With exterior renovation work under way at Elloughton Grange it is appropriate to acknowledge the contribution of Flemish architect Maurice Duval. Duval arrived in Timaru in 1876, with his fiancée soon to follow. Over the next 18 years he immersed himself in local cultural groups and his church. Above all however he produced some outstanding buildings.
At times Duval's work is quite highly worked in the French decorative style, as seen at Elloughton Grange (pictured) and at Centrewood homestead, Waimate. Elsewhere his buildings can be sensitively restrained using simple plastered surfaces with very little decoration. The interior of St Mark's church at Otipua is a fine example.
Duval's houses are quite timeless. A typical two-storeyed house will have comfortable box-like rooms grouped around a central stairwell. Room functions might change through the generations – a quiet reading room originally, today might be the home entertainment area. Some houses are large in scale, while others are humble and quietly crafted. Local materials were used: bluestone, brick, plaster and our lustrous native timbers kauri, matai and rimu. They make a fine collection throughout this region. Duval designed some of the first school buildings including involvement at Waimataitai and Main. He produced a host of commercial and public buildings – several still standing in the CBD.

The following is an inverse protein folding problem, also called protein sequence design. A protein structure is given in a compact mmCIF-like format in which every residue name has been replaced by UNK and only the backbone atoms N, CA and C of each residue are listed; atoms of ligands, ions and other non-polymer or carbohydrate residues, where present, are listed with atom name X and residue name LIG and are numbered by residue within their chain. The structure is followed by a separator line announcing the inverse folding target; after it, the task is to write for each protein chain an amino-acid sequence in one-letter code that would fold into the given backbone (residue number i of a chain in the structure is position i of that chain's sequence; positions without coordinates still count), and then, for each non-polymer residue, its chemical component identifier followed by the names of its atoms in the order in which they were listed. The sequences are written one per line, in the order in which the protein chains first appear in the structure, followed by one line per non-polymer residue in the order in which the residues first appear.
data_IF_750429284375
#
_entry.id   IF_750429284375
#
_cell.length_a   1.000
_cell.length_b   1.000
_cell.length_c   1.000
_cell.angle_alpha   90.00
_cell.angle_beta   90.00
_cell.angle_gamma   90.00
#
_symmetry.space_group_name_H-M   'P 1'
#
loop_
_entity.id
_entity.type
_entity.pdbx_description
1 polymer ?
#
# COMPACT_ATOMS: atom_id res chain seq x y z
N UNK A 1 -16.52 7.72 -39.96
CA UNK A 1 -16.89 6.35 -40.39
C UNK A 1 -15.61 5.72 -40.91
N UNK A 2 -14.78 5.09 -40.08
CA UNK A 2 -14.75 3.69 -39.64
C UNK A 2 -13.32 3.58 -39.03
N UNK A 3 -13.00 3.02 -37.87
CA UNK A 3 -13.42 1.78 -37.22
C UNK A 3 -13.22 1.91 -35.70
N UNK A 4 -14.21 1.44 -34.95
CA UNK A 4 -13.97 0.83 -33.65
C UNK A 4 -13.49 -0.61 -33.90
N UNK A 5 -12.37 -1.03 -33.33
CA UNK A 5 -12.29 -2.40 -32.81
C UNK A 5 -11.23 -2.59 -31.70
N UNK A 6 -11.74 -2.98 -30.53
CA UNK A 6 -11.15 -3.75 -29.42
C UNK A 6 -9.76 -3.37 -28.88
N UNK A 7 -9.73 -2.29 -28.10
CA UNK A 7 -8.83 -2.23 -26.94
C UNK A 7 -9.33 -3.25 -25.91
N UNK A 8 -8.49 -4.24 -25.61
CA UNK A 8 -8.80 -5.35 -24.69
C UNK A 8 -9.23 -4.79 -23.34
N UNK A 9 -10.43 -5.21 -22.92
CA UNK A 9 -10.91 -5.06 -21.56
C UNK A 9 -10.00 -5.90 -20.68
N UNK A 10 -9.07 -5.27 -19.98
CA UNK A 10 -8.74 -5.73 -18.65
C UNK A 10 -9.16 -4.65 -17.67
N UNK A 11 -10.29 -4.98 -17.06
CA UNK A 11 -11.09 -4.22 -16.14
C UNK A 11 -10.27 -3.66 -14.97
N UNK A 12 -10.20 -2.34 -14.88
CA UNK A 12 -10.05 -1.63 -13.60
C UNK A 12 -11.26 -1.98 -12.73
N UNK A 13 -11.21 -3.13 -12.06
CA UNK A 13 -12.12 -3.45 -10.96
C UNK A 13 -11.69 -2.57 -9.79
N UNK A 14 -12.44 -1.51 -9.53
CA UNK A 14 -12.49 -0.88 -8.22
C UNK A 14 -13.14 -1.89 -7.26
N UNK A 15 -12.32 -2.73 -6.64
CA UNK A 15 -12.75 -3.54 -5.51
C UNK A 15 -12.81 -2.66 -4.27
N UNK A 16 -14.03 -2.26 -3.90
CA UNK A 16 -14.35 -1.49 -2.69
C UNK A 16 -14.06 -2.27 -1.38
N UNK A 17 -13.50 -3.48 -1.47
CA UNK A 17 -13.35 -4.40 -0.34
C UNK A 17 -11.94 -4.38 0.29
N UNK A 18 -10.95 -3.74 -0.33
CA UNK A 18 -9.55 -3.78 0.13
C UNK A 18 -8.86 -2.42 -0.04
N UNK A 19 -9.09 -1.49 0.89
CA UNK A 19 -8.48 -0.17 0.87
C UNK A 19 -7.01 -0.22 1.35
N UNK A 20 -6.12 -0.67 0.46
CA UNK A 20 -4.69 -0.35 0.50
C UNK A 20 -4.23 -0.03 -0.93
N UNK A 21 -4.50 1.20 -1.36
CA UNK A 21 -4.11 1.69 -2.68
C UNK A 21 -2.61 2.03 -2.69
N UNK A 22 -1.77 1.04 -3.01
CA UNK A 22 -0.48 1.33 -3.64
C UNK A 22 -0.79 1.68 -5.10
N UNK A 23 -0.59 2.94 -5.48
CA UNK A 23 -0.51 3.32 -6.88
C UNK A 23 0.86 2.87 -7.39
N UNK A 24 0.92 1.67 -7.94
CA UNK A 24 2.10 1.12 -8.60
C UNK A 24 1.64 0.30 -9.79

In a period of economic depression and following an emotional public farewell Duval took his family back to Europe in 1894. He died in Naples in 1920.
A local researcher has recorded his life and work in detail and the Civic Trust is helping to bring this story to publication. The elaborate scaffolding shown here confirms the community's pride in preserving the work of the super talented M. Duval.
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